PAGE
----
Taliban unlikely to curb drug trafficking in Afghanistan: report

KABUL: The Taliban have used tactical statements to pretend they are shutting down narcotics production in Afghanistan in order to evade strict international controls on opium cultivation in the country.
However, the Taliban have a tax system in place to conduct their insurgent operations, including the illegal drug trade, reported a Canada-based think tank, International Forum for Rights and Security (IFFRAS).
The Taliban’s involvement in the illicit drug economy has provided revenue for the insurgent group. According to a study conducted in the year 2018, of the total annual income of the Taliban of $1.5 billion, the drug trade is estimated to contribute about $420 million per year.
Afghanistan is the world’s largest producer of opium, which is refined to produce heroin. Afghanistan will soon prove to be a major supplier of heroin due to its estimated annual export value of $1.5 billion to $3 billion. The opium harvest in the country has led to 120,000 jobs in the year 2019, IFFRAS reports.
Furthermore, according to the European Monitoring Center for Drugs and Drug Addiction (EMCDDA), it is estimated that synthetic drugs contribute more than €46.8 million annually to local wages.
Heroin production in Afghanistan from kiln-dried opium is estimated at about 6,000 tons. After production, a levy is levied on the opium transport that goes from the production locations to their user units, IFFRAS reports. Transport duties account for nearly USD 750,000 in annual revenue.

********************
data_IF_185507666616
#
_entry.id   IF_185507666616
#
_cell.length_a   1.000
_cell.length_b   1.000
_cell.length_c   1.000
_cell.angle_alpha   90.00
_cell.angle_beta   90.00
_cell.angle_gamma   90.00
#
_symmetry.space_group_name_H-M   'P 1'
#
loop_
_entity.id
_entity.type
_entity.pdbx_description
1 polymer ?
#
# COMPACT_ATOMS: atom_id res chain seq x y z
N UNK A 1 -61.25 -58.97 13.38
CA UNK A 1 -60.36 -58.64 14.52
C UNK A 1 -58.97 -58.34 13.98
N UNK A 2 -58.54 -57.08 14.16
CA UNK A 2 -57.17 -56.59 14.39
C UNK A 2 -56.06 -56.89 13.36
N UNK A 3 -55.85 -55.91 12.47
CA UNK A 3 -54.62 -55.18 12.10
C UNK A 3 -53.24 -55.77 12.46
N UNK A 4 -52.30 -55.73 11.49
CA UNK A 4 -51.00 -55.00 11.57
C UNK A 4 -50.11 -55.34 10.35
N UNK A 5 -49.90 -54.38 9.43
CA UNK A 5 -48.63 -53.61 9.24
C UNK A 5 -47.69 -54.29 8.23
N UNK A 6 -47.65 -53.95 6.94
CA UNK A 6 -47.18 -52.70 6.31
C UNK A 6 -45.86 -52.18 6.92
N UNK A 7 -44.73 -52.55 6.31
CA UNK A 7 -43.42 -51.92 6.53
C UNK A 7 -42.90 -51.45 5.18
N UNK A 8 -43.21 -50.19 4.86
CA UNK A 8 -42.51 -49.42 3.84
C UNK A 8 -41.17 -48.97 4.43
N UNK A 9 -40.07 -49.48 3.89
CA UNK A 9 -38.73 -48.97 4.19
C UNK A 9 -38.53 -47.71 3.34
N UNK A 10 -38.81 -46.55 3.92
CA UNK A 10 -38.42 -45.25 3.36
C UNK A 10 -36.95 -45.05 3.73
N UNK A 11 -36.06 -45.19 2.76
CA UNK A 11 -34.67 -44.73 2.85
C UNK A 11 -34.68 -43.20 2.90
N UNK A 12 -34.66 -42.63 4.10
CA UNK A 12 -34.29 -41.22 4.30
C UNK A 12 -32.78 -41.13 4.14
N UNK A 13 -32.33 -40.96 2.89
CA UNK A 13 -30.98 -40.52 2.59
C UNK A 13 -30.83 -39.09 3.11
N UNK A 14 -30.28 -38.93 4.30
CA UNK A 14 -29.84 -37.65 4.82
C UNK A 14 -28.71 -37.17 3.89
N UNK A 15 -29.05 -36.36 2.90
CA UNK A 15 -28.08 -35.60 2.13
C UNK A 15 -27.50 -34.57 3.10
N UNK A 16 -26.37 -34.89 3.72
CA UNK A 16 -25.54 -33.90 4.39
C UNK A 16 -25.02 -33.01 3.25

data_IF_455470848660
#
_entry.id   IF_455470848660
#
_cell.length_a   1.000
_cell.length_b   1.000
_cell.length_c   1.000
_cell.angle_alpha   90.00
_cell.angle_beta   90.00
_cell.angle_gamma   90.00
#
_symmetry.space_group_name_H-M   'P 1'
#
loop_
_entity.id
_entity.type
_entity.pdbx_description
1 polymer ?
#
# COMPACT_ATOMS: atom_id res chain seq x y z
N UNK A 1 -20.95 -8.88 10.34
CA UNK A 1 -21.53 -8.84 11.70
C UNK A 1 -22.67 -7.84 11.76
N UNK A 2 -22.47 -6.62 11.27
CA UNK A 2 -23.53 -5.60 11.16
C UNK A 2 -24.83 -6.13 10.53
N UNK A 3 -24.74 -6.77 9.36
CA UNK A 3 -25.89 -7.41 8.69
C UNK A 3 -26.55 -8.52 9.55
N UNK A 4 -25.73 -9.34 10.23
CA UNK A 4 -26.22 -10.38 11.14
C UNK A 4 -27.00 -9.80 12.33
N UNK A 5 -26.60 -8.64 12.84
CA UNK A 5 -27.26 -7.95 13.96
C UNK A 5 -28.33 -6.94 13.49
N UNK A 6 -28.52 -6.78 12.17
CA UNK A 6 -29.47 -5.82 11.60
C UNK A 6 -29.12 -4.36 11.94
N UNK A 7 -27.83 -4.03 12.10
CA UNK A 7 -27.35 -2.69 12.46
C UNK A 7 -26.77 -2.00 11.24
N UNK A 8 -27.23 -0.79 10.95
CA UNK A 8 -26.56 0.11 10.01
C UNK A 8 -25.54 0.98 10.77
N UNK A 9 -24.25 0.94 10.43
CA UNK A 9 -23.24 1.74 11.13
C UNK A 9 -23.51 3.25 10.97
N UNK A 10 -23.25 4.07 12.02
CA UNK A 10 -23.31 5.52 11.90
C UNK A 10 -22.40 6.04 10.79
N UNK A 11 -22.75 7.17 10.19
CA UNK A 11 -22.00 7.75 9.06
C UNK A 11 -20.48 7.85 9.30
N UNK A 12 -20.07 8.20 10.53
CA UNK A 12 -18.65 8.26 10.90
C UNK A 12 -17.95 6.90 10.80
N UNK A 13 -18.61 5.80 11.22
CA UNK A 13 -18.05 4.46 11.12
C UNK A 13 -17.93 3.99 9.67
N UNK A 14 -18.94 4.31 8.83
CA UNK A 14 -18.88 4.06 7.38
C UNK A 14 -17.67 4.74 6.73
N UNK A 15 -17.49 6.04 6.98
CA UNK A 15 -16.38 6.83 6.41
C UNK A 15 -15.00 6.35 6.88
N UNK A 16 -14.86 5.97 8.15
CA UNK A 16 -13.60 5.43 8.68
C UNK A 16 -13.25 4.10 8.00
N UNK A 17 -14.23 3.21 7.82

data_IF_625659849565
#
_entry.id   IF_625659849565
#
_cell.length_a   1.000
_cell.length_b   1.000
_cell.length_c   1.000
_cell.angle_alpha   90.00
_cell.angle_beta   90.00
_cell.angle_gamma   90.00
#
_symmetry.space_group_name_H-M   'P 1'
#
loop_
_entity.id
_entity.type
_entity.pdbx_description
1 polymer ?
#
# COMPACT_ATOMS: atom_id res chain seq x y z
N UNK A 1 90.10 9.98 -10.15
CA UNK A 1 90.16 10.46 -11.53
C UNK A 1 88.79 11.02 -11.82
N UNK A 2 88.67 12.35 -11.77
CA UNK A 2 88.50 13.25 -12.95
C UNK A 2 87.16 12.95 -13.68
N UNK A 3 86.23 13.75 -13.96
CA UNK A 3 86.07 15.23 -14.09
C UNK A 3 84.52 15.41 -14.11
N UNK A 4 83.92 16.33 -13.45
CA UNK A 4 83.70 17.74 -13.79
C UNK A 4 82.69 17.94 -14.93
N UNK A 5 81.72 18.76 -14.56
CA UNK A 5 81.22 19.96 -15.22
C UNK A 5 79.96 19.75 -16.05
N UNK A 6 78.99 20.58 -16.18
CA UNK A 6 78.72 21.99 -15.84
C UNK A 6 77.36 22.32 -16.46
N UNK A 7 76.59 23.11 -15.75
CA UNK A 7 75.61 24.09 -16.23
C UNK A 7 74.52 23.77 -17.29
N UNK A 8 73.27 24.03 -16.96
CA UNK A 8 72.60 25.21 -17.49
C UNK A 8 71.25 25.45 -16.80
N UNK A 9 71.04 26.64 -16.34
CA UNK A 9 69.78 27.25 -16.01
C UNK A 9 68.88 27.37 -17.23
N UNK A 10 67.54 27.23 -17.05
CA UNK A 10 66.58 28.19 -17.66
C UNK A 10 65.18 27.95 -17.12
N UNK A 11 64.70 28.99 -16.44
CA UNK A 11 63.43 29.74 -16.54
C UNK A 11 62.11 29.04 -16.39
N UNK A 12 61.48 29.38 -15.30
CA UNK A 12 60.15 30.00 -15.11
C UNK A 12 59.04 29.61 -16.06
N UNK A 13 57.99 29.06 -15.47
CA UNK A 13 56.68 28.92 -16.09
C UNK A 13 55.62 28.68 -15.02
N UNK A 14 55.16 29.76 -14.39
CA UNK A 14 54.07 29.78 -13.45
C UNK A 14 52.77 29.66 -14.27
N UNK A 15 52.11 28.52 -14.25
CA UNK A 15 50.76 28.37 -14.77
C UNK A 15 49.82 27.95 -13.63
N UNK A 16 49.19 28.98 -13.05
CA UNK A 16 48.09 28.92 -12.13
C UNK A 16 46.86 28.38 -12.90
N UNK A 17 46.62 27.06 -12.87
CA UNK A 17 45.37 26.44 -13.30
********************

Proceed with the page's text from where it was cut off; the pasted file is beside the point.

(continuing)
Besides opium production, there is another source of income for the Taliban, namely protection money. Charges are made for armed protection of transported opiates. Some Taliban commanders also run drug labs as a supervisory force themselves.
More opium storage facilities and stockpiles have pushed Afghanistan and its workers further toward methamphetamine production. The methamphetamine industry has provided employment for more than 20,000 people, 5,000 of whom work in methamphetamine labs.
However, due to the indicated bans on the cultivation of opium, coupled with an uncertain coming season, the price of raw opium has almost tripled from USD 70 to USD 200, IFFRAS reports. Nevertheless, the crops in the new season can stabilize the new season.
While the Taliban have apparently stated they have a ban on opium, the international community may remember previous Taliban promises such as nonviolent behavior and women’s rights before falling for new ones. The livelihood and longevity afforded by the drug trade would make it quite difficult for the Taliban to disguise their production under false promises.

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